I expected something different next to the ocean. Traveling back to the U.S. from South Africa a few years ago we landed somewhere on the tip of western Africa. It may have been one of the islands. I do not recall the airline. We were given the privilege of deplaning, finding both restroom and refreshment before making the trek across the ocean to JFK Airport in New York. I thought it an odd place to stop and pick up meals for the long trip. From the air the stretch of land looked desolate. Areas along the beach were rocky not sandy. The facilities while clean were not what most Westerners were accustomed. The images still linger and I could say the desolate features conjured the phrase, "God-forsaken places."
Reading Roxburgh and Romanuk’s, The Missional Leader, I came across the phrase "God-forsaken places." Generally we think of places uninhabitable by nature or made so by war, famine or disease. These are places we would not chart destinations to but generally avoid. Would anyone consider the "institutional church" a "God-forsaken place?" Many have and do. Some days pastors wonder if Ichabod, "the glory has departed," fits the church better than forestate, sign and outpost of the Kingdom of God – an community embodying the character of God; a place not to go and even avoid.
My friend Todd Hiestand recently presented a paper at an ETS meeting. Todd is pastor of The Well, PA. He is also a student at Biblical Seminary and enrolled in our current ETREK course. His paper is titled, "The Gospel and the God Forsaken: The Challenge of the Missional Church in Suburbia." Todd quotes Alan Roxburgh, "God shows up in the most God-forsaken places." He does a good job of identifying the context of suburbia, He notes the markers chosen offer an opportunity to live out the Gospel in a way God just may show up in "God-forsaken places." I really think Todd put a good, concise finger on some of the issues facing suburbia as well as ex-rural towns – some may refer to as ex-urbia.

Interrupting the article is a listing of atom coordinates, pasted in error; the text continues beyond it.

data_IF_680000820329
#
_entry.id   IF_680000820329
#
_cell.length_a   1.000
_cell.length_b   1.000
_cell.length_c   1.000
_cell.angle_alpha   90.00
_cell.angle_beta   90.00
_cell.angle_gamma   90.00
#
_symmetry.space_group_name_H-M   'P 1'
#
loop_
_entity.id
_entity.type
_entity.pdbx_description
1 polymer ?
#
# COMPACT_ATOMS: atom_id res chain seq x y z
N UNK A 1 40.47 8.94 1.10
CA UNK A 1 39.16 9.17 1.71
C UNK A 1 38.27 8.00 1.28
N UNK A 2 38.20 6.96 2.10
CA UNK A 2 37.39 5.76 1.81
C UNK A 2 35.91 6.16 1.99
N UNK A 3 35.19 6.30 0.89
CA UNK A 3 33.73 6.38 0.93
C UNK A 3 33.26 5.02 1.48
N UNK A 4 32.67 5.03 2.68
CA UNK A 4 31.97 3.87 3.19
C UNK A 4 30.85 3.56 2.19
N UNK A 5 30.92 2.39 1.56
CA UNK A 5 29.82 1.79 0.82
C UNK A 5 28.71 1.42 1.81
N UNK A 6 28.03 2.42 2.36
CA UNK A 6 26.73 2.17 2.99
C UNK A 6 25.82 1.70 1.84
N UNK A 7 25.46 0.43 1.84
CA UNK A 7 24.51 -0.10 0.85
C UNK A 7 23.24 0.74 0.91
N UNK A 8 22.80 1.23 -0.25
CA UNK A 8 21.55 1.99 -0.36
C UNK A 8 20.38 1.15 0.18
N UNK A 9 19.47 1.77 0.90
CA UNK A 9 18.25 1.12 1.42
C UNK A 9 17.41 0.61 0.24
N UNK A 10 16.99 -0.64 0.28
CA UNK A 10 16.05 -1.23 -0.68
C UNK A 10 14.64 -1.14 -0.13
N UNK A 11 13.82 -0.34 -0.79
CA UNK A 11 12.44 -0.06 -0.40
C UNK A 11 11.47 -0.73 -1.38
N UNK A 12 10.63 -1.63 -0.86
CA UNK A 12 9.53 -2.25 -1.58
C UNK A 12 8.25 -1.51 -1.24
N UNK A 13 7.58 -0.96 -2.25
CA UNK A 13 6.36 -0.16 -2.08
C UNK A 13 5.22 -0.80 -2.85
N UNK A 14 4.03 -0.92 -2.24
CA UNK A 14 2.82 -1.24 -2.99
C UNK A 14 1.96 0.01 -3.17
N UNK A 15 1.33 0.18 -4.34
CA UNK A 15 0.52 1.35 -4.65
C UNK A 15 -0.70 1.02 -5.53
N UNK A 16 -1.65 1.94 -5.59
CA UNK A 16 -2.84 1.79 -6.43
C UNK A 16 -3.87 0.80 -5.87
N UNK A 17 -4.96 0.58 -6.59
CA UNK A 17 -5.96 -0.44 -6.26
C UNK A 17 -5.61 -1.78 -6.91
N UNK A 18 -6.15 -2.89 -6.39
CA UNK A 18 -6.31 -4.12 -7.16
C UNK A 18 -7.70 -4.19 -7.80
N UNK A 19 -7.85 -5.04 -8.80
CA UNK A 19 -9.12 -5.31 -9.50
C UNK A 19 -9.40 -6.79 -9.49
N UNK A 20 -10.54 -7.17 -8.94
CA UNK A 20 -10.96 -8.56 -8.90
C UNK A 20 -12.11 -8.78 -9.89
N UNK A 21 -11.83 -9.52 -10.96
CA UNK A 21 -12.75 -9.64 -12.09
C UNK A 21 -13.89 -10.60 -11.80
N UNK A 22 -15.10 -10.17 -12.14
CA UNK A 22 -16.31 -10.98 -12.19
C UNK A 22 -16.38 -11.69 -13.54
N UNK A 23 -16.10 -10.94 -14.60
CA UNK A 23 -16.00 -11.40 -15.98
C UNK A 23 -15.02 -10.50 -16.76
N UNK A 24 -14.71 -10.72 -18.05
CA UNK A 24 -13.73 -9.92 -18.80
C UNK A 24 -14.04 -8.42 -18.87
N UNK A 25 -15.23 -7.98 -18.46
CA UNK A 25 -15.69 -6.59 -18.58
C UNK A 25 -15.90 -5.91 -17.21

I wonder if we should pitch the institutional church or consider the contextual possibilities for God to show up in what many consider a "God-forsaken place." Much of what Todd offers could well give us a picture of just how the church, not just suburbs, capitulated to culture. He rightly notes ways in which this innocuously crept into the church trading a broad view of the Gospel for a quick simple reduction to "forgiveness of sins." Jesus announced the coming Kingdom. He sent the disciples out with the very message he himself used. He then told them to do what he did. Connecting the message and the mission indicates the doing of Jesus ushers in the realities of the Kingdom. Sure it could be argued the Kingdom is not yet fulfilled. But, to do so seems to obfuscate the mission of which we are now a part. Rather than consider the mission as part of what we do, we really should follow on Todd’s reading of Bosch. The mission of God is part of, if simply expressive of, the very nature and character of God. Reading in Revelation 21 a few weeks ago I was reminded of this very implication. We are given a picture of fulfillment. The declaration is something akin to "It is finished." In the ESV it is translated, "It is done." The mission that was accomplished – having a people. When we embody the character and actions of Jesus in the world we participate in the mission of God redeeming the world, all of the world.
I am hopeful Roxburgh is right …